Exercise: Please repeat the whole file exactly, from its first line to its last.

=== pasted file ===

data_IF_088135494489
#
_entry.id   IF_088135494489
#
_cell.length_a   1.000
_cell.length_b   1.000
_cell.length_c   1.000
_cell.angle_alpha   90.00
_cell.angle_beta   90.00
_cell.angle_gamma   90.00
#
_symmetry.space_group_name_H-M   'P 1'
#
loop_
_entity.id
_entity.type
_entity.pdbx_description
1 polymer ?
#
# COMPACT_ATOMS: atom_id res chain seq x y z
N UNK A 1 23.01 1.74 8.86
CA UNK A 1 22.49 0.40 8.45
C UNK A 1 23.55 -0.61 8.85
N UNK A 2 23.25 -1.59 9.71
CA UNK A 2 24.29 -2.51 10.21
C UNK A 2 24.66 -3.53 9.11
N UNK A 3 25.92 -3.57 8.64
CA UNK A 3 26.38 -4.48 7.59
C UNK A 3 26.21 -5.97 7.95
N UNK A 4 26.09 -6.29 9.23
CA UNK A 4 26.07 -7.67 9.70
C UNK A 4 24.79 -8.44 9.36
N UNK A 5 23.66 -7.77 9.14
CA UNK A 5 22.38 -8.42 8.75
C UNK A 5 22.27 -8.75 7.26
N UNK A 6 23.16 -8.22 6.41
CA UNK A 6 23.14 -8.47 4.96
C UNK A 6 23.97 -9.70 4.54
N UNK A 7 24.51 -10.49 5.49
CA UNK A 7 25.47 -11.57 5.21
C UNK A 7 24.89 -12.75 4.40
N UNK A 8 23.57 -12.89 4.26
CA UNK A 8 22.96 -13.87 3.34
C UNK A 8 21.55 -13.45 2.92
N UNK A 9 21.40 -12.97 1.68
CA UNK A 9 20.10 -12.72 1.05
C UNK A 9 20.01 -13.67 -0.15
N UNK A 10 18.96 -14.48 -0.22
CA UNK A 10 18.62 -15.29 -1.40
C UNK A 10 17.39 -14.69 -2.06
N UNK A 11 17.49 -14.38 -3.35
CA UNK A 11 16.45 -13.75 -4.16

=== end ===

data_IF_088135494489
#
_entry.id   IF_088135494489
#
_cell.length_a   1.000
_cell.length_b   1.000
_cell.length_c   1.000
_cell.angle_alpha   90.00
_cell.angle_beta   90.00
_cell.angle_gamma   90.00
#
_symmetry.space_group_name_H-M   'P 1'
#
loop_
_entity.id
_entity.type
_entity.pdbx_description
1 polymer ?
#
# COMPACT_ATOMS: atom_id res chain seq x y z
N UNK A 1 23.01 1.74 8.86
CA UNK A 1 22.49 0.40 8.45
C UNK A 1 23.55 -0.61 8.85
N UNK A 2 23.25 -1.59 9.71
CA UNK A 2 24.29 -2.51 10.21
C UNK A 2 24.66 -3.53 9.11
N UNK A 3 25.92 -3.57 8.64
CA UNK A 3 26.38 -4.48 7.59
C UNK A 3 26.21 -5.97 7.95
N UNK A 4 26.09 -6.29 9.23
CA UNK A 4 26.07 -7.67 9.70
C UNK A 4 24.79 -8.44 9.36
N UNK A 5 23.66 -7.77 9.14
CA UNK A 5 22.38 -8.42 8.75
C UNK A 5 22.27 -8.75 7.26
N UNK A 6 23.16 -8.22 6.41
CA UNK A 6 23.14 -8.47 4.96
C UNK A 6 23.97 -9.70 4.54
N UNK A 7 24.51 -10.49 5.49
CA UNK A 7 25.47 -11.57 5.21
C UNK A 7 24.89 -12.75 4.40
N UNK A 8 23.57 -12.89 4.26
CA UNK A 8 22.96 -13.87 3.34
C UNK A 8 21.55 -13.45 2.92
N UNK A 9 21.40 -12.97 1.68
CA UNK A 9 20.10 -12.72 1.05
C UNK A 9 20.01 -13.67 -0.15
N UNK A 10 18.96 -14.48 -0.22
CA UNK A 10 18.62 -15.29 -1.40
C UNK A 10 17.39 -14.69 -2.06
N UNK A 11 17.49 -14.38 -3.35
CA UNK A 11 16.45 -13.75 -4.16